Someone without much in the way of training (education, experience, etc.) will generally have a wide open mental filter. It allows many ideas, techniques, and pieces of gear to pass through without much thought. This can be a good thing if they are being fed good ideas or it can be a terrible thing if they are standing at a typical gun shop counter listening to Goober McKnowitall opine about shotguns. “I don’t even have to aim? Even just the sound is enough to scare a robber away? Sounds great! I’ll take a shotgun and throw in some of those birdshot home defense rounds too!”

Training and education tend to create a more selective mental filter. People with more experience can more successfully separate the good information from the bad. Their filter allows less through because they can tell from experience what will and won’t work for them. In some cases, people with a well-built filter don’t even have to try a technique or piece of gear to determine that it is a dud. That won’t sit well with the guys online who defend their ideas by saying things like, “I bet you have never even tried the bayonet mount tomahawk!” Let’s just face it, some ideas are just bad and really don’t need to be tried in order to determine that.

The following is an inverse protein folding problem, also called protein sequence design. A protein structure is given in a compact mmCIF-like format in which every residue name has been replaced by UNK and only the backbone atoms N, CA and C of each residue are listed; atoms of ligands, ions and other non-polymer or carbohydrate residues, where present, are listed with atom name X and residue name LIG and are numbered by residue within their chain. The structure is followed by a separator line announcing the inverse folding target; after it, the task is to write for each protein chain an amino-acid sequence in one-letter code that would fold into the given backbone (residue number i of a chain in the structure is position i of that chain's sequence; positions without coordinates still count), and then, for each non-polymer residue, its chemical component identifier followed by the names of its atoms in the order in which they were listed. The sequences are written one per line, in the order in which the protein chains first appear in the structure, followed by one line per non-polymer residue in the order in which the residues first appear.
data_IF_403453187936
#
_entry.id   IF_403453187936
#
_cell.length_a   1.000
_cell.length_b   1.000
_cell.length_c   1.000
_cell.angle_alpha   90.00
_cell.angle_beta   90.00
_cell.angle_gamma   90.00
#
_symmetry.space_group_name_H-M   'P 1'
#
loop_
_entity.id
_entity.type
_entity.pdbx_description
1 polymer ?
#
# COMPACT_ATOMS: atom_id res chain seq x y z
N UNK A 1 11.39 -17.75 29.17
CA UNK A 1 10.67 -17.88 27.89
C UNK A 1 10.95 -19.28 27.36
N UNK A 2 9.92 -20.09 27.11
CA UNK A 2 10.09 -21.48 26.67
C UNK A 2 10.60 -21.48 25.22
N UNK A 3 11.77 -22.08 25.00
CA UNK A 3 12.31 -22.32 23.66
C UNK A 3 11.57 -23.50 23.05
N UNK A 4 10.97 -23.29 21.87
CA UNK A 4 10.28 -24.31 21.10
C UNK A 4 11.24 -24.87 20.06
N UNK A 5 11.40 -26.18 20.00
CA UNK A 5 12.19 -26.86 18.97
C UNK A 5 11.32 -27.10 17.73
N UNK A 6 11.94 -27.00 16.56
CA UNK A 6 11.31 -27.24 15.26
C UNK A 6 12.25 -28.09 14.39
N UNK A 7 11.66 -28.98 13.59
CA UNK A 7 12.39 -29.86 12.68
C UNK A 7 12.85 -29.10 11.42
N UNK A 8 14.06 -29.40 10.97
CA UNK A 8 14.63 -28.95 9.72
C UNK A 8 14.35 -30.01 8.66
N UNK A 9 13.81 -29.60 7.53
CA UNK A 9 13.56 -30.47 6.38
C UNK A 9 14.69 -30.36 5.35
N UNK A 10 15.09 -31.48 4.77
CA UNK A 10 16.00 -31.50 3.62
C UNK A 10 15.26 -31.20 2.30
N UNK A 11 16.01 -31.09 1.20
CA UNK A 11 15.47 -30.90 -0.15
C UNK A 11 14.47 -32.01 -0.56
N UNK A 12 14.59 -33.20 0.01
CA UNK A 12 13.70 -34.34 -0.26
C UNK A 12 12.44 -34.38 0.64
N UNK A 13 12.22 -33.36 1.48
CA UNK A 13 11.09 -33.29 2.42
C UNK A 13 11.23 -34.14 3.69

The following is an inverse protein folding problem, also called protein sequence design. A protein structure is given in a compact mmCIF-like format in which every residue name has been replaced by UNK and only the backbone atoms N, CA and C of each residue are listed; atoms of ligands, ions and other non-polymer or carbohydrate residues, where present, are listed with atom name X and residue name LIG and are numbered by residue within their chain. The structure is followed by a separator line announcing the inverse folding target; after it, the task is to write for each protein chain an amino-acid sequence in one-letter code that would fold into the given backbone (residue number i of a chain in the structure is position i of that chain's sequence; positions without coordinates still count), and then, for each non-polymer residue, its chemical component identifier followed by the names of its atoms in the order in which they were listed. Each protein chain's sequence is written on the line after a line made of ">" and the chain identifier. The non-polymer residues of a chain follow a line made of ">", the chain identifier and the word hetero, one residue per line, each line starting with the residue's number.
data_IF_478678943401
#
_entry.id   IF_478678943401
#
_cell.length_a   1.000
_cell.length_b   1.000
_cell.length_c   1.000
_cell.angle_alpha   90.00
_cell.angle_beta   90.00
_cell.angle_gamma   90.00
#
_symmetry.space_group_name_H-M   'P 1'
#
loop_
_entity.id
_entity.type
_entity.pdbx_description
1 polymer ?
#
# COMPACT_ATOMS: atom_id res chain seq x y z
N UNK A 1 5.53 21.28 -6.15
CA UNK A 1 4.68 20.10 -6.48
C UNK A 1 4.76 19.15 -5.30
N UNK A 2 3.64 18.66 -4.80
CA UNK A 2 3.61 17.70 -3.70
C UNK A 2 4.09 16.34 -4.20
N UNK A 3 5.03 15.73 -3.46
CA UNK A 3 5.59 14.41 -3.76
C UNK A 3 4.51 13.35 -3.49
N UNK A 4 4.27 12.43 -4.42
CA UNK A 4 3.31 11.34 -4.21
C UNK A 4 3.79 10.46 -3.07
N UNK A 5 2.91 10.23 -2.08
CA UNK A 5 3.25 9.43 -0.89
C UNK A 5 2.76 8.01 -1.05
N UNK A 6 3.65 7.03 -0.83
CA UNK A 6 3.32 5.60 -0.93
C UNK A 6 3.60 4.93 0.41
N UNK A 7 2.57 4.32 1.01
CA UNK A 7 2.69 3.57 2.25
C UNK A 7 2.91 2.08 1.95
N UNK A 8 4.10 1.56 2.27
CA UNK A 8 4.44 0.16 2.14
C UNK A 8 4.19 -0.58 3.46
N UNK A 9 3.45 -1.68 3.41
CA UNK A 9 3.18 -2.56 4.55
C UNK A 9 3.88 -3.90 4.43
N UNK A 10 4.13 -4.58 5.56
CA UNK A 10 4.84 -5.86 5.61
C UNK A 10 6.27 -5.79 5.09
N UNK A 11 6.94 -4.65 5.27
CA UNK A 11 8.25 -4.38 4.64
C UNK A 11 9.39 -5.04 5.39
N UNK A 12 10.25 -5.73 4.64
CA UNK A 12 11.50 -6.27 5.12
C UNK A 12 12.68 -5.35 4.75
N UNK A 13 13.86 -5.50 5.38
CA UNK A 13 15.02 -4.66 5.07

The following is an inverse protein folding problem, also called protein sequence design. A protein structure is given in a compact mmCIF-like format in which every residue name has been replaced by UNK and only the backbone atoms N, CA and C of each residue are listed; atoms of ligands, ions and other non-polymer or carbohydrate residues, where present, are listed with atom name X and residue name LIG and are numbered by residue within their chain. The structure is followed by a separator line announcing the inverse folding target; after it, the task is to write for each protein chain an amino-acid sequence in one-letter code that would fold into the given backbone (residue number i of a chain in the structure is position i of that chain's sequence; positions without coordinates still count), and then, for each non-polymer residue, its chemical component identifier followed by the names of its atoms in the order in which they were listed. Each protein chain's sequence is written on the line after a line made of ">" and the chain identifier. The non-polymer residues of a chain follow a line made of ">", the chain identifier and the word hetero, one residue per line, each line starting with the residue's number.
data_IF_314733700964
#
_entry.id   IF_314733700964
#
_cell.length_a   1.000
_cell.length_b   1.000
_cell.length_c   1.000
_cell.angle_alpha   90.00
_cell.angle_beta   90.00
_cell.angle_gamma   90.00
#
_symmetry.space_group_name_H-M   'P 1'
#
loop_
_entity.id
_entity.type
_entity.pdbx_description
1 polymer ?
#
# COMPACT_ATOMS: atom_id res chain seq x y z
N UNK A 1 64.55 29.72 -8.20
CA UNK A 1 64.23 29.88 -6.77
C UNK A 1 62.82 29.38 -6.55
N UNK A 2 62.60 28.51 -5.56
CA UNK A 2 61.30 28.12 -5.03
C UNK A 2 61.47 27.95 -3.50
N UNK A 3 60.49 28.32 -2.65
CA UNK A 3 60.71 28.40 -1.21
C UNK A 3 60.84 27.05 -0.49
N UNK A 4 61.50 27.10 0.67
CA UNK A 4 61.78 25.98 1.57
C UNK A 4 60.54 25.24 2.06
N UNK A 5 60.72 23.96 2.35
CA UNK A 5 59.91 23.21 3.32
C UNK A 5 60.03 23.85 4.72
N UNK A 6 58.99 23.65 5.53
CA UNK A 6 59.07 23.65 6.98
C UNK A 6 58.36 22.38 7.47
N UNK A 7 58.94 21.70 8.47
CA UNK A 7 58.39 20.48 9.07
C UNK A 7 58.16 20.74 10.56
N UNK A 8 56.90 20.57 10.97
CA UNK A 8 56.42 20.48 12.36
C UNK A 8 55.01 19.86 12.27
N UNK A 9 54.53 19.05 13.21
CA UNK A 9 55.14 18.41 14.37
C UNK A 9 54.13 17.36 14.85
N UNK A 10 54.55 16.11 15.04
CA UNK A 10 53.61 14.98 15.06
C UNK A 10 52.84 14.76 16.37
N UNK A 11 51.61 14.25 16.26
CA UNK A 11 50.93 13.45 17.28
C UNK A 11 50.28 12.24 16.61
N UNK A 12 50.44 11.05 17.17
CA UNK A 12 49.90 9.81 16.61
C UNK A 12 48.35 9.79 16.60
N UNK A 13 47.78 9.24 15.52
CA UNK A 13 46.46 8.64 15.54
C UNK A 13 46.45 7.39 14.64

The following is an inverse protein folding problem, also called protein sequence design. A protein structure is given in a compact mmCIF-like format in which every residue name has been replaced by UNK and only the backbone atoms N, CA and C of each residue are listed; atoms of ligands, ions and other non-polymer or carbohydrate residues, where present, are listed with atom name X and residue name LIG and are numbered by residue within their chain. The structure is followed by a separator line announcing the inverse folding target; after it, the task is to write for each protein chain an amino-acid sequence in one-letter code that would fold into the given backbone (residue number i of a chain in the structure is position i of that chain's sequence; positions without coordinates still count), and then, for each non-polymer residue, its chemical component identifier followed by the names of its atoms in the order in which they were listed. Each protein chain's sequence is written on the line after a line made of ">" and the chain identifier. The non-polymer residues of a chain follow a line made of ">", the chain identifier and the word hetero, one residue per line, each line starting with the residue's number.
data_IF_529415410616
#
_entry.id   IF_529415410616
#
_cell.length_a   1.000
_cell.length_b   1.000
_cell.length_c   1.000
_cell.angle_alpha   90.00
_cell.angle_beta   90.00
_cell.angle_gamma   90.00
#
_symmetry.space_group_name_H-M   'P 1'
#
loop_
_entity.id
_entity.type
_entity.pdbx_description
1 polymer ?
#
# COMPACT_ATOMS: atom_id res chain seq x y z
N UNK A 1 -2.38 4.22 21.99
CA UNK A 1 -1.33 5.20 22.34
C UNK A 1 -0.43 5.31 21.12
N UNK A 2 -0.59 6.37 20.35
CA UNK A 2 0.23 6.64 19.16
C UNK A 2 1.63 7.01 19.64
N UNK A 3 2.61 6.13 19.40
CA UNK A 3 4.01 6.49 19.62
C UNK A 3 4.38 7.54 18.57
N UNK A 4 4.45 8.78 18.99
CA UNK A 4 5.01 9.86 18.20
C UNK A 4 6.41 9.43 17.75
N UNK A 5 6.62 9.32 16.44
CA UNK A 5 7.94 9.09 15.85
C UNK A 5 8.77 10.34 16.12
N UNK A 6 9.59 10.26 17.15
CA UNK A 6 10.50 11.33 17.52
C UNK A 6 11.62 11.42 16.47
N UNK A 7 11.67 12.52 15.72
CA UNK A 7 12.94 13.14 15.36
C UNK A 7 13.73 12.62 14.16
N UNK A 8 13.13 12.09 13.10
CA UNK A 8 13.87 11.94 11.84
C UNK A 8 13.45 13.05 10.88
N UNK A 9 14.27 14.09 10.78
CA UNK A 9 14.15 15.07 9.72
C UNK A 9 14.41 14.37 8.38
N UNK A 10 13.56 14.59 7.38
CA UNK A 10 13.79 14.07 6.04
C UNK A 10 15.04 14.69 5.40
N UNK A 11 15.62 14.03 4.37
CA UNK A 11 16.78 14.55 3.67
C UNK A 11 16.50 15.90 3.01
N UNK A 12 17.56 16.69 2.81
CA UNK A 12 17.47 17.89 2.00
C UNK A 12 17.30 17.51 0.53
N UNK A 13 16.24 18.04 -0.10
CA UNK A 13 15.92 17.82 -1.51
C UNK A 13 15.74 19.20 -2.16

Certainly, as a gear focused blog, JTT is likely guilty of clogging up some people’s filter. I have said it before and I will say it again, you really don’t need most of what we talk about on this blog. Training will go a lot further than gear in preparing you for any number of scenarios.

Building Your Filter

There is no shortcut to a high functioning mental filter. It can only be built with intention and focus through quality training, experience, and education.  Choose the information sources that you allow to build your filter carefully because the quality of the information used to build your filter will largely determine the quality of your mental filter.

Professional firearm training is a great way to build and test your filter at the same time. Each new idea presented in a training course that passes through your filter and is incorporated into your life helps filter the next set of new ideas. During your time training you will find that techniques will be added to your “toolbox” or they will be thrown out. Some pieces of gear will pass the test while others will fail when confronted with your ever growing standards for performance.

This is part of why seeking training from people who teach ideas and techniques differently than what you are used to can be valuable. People with solid mental filters need not fear new techniques or ideas. New ideas will either be rejected by your mental filter or be used to reconstruct it – both of which make it stronger.

Strong Filters Make Strong Shooters

Be intentional about strengthening your mental filter. It will save you time spent on worthless techniques and money spent on worthless gear. Sooner or later, everyone needs to learn how to separate the peppercorns from the rabbit turds.